Iberian ibex species of mammal

The Iberian ibex, Spanish ibex, Spanish wild goat, or Iberian wild goat is a species of ibex with four subspecies. Of these, two can still be found on the Iberian Peninsula, but the remaining two are now extinct. The Portuguese subspecies became extinct in 1892 and the Pyrenean subspecies became extinct in 2000. An ongoing project to clone to the Pyrenean subspecies resulted in one clone being born alive in July 2003. This is the first taxon to become "un-extinct", although the clone died a few minutes after birth due to physical defects in lungs.

Spanish imperial eagle species of bird

The Iberian Imperial Eagle, also known as the Spanish imperial eagle, Spanish eagle, or Adalbert's eagle, is a threatened species of eagle native to the Iberian Peninsula. The binomial commemorates Prince Adalbert of Bavaria.

Saliega is an Iberian lynx who in 2005 became the first of her species to give birth in captivity.

Common genet species of mammal

The common genet is a small viverrid indigenous to Africa that was introduced to southwestern Europe and the Balearic Islands. It is widely distributed north of the Sahara, in savanna zones south of the Sahara to southern Africa and along the coast of Arabia, Yemen and Oman. It is listed as Least Concern on the IUCN Red List.

Egyptian mongoose Species of mammal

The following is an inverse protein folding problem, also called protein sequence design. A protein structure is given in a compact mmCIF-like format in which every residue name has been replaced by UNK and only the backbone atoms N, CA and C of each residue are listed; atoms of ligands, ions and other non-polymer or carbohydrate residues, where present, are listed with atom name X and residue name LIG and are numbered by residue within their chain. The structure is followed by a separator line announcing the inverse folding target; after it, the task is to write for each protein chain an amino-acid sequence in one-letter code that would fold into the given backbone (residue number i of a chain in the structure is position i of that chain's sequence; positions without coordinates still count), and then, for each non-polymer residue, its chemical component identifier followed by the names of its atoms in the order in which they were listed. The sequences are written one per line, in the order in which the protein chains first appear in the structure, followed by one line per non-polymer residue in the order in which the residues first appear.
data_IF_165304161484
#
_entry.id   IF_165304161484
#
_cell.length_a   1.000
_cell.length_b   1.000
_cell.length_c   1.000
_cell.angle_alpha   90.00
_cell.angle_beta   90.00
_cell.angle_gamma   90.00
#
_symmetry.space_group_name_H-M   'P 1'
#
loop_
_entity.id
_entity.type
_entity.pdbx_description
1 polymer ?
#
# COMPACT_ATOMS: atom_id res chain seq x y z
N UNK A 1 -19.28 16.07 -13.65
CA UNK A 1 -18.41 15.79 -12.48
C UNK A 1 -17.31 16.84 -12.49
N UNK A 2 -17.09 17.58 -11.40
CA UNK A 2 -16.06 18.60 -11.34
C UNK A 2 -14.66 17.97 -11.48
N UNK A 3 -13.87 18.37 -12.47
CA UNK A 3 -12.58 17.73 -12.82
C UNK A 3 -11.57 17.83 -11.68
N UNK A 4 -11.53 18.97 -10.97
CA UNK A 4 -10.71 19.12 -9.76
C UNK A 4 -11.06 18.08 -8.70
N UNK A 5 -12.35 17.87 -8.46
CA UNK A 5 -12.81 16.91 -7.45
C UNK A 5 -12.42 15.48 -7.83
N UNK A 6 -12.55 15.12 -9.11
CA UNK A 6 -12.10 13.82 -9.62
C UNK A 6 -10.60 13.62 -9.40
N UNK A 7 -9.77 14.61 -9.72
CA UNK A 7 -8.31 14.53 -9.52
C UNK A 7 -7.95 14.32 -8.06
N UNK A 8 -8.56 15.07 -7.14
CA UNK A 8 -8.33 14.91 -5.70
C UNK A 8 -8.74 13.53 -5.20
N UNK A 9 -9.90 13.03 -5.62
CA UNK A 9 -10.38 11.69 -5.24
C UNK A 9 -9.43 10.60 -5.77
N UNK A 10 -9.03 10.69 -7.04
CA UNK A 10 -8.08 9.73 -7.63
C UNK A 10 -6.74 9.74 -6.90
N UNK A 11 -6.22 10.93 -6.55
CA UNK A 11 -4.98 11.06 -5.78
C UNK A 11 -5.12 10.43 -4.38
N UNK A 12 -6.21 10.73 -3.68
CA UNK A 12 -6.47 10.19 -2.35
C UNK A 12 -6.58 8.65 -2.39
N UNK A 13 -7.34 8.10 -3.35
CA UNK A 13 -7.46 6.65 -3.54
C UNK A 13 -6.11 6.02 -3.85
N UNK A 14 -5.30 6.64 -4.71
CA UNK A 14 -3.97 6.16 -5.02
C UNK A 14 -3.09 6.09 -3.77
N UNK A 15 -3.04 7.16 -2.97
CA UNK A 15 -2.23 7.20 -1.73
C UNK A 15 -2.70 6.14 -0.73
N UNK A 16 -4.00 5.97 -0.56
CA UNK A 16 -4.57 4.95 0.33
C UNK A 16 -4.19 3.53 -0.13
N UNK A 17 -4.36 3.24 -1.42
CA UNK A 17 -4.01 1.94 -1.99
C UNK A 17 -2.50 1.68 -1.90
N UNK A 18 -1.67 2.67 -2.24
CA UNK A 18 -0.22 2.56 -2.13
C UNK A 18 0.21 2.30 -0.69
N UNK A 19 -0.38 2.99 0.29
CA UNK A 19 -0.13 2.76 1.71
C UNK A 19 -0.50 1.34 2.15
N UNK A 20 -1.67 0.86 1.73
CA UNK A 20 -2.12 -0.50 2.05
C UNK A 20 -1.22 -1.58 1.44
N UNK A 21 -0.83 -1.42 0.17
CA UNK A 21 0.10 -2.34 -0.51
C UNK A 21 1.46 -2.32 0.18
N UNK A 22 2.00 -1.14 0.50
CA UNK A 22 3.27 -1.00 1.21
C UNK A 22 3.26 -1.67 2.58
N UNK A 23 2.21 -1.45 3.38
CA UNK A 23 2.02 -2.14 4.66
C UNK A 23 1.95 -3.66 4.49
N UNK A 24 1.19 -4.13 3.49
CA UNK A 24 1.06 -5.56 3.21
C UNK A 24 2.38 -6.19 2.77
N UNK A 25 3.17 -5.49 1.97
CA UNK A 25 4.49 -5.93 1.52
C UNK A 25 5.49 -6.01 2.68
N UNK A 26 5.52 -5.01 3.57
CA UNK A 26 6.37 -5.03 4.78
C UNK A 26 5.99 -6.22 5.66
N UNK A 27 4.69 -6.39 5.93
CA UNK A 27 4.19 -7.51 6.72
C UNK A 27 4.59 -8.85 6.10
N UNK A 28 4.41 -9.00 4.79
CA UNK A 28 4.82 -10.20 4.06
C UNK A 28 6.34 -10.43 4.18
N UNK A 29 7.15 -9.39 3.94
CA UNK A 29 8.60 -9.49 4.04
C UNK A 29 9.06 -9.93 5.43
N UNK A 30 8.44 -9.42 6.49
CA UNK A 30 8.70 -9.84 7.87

The Egyptian mongoose, also known as ichneumon, is a mongoose species native to the Iberian Peninsula, coastal regions along the Mediterranean Sea between North Africa and Turkey, tropical and subtropical grasslands, savannas, and shrublands in Africa. Because of its widespread occurrence, it is listed as Least Concern on the IUCN Red List.

Iberian wolf subspecies of grey wolf

The Iberian wolf also known as Spanish wolf, is a proposed subspecies of grey wolf that inhabits the northwest of the Iberian Peninsula, which includes northern Portugal and northwestern Spain. It is home to 2,200-2,700 wolves which have been isolated from mixing with other wolf populations for over a century. They form the largest wolf population in Western Europe.

Cabañeros National Park national park in the Montes de Toledo, Spain

Cabañeros National Park is a national park in the Montes de Toledo, Spain. It falls within two provinces, the northwest of Ciudad Real and the southwest of Toledo.

<i>Dehesa</i> multifunctional agro-sylvo-pastoral system

A dehesa is a multifunctional, agrosylvopastoral system and cultural landscape of southern and central Spain and southern Portugal; in Portugal, it is known as a montado. Its name comes from the Latin 'defensa' (fenced) referring to land that was fenced, and usually destined for pasture. Dehesas may be private or communal property. Used primarily for grazing, they produce a variety of products, including non-timber forest products such as wild game, mushrooms, honey, cork, and firewood. They are also used to raise the Spanish fighting bull and the Iberian pig. The main tree component is oaks, usually holm and cork. Other oaks, including melojo and quejigo, may be used to form dehesa, the species depending on geographical location and elevation. Dehesa is an anthropogenic system that provides not only a variety of foods, but also wildlife habitat for endangered species such as the Spanish imperial eagle.